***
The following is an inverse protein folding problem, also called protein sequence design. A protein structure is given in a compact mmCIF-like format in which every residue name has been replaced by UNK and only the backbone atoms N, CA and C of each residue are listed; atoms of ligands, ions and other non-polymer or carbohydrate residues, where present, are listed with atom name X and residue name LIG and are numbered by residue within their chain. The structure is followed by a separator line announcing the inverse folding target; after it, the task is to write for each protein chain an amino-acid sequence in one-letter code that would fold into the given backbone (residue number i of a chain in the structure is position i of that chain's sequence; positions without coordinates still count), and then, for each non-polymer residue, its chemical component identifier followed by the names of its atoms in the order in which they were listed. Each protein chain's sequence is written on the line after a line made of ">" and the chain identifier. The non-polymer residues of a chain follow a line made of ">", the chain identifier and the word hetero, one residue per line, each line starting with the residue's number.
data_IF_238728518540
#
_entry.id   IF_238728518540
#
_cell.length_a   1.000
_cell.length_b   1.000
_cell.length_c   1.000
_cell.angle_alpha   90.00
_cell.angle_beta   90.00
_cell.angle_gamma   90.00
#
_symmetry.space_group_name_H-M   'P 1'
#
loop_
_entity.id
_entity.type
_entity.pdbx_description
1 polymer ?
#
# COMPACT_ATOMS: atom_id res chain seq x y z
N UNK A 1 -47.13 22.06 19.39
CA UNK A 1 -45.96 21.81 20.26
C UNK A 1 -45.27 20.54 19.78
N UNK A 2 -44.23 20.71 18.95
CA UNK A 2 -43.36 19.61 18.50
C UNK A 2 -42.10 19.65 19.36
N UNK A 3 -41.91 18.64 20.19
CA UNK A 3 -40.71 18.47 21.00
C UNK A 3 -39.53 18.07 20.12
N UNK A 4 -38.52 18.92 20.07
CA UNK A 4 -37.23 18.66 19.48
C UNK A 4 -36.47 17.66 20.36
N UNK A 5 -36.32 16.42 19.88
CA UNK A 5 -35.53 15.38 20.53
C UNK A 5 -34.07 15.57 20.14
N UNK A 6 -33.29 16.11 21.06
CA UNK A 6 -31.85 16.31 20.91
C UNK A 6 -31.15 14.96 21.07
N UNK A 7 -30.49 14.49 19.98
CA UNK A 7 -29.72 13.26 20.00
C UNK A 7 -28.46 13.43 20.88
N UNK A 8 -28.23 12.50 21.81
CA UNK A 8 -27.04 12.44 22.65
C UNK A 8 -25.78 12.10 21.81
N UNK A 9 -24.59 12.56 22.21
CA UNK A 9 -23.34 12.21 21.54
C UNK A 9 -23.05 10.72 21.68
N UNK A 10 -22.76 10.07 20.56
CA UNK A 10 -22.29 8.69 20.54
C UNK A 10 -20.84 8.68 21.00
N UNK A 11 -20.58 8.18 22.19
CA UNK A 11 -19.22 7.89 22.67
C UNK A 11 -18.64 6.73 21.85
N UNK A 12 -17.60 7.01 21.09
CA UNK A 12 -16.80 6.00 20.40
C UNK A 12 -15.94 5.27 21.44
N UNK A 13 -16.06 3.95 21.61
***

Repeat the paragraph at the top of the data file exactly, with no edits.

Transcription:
The following is an inverse protein folding problem, also called protein sequence design. A protein structure is given in a compact mmCIF-like format in which every residue name has been replaced by UNK and only the backbone atoms N, CA and C of each residue are listed; atoms of ligands, ions and other non-polymer or carbohydrate residues, where present, are listed with atom name X and residue name LIG and are numbered by residue within their chain. The structure is followed by a separator line announcing the inverse folding target; after it, the task is to write for each protein chain an amino-acid sequence in one-letter code that would fold into the given backbone (residue number i of a chain in the structure is position i of that chain's sequence; positions without coordinates still count), and then, for each non-polymer residue, its chemical component identifier followed by the names of its atoms in the order in which they were listed. Each protein chain's sequence is written on the line after a line made of ">" and the chain identifier. The non-polymer residues of a chain follow a line made of ">", the chain identifier and the word hetero, one residue per line, each line starting with the residue's number.